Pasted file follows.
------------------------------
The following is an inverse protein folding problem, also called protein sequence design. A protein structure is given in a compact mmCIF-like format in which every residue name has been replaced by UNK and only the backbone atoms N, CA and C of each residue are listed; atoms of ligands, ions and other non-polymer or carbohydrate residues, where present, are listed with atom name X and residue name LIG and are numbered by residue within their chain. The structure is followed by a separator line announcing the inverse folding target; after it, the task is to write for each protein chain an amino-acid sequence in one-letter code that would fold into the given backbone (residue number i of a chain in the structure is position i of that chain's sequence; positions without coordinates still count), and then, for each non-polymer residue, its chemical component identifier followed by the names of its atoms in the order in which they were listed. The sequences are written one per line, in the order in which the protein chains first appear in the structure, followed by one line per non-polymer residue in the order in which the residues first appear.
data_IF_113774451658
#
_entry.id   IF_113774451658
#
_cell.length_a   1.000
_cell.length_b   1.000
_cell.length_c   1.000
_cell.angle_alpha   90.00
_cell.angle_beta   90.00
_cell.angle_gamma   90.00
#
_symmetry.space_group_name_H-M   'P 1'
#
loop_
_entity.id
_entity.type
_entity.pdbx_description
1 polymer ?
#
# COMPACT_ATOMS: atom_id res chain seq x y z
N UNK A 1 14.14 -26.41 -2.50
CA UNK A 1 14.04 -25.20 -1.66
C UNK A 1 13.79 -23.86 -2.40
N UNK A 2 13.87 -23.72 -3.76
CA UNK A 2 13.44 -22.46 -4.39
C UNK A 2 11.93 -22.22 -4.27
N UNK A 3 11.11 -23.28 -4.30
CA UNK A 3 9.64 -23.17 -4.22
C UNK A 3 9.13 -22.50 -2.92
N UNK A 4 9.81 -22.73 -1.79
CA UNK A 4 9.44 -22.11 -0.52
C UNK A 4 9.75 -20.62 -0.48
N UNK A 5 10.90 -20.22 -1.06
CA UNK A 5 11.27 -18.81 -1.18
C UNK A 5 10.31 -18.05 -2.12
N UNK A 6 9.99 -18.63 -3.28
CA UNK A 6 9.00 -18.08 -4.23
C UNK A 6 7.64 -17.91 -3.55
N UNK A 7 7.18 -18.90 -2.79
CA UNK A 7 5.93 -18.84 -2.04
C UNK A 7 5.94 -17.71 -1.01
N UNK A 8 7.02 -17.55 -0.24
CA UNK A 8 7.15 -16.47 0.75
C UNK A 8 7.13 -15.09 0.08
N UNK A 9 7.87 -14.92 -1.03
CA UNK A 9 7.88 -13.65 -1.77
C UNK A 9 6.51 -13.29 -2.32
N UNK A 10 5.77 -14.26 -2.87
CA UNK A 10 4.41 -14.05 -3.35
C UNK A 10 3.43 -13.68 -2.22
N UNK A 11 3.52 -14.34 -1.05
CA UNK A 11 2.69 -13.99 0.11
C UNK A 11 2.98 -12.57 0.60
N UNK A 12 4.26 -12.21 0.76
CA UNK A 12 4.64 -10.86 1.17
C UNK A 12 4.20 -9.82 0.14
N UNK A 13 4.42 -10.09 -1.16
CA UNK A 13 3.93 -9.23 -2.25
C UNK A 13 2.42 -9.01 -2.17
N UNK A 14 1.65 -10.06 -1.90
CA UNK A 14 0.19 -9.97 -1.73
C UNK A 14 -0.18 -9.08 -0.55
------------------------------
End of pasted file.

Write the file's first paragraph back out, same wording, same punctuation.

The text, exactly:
The following is an inverse protein folding problem, also called protein sequence design. A protein structure is given in a compact mmCIF-like format in which every residue name has been replaced by UNK and only the backbone atoms N, CA and C of each residue are listed; atoms of ligands, ions and other non-polymer or carbohydrate residues, where present, are listed with atom name X and residue name LIG and are numbered by residue within their chain. The structure is followed by a separator line announcing the inverse folding target; after it, the task is to write for each protein chain an amino-acid sequence in one-letter code that would fold into the given backbone (residue number i of a chain in the structure is position i of that chain's sequence; positions without coordinates still count), and then, for each non-polymer residue, its chemical component identifier followed by the names of its atoms in the order in which they were listed. The sequences are written one per line, in the order in which the protein chains first appear in the structure, followed by one line per non-polymer residue in the order in which the residues first appear.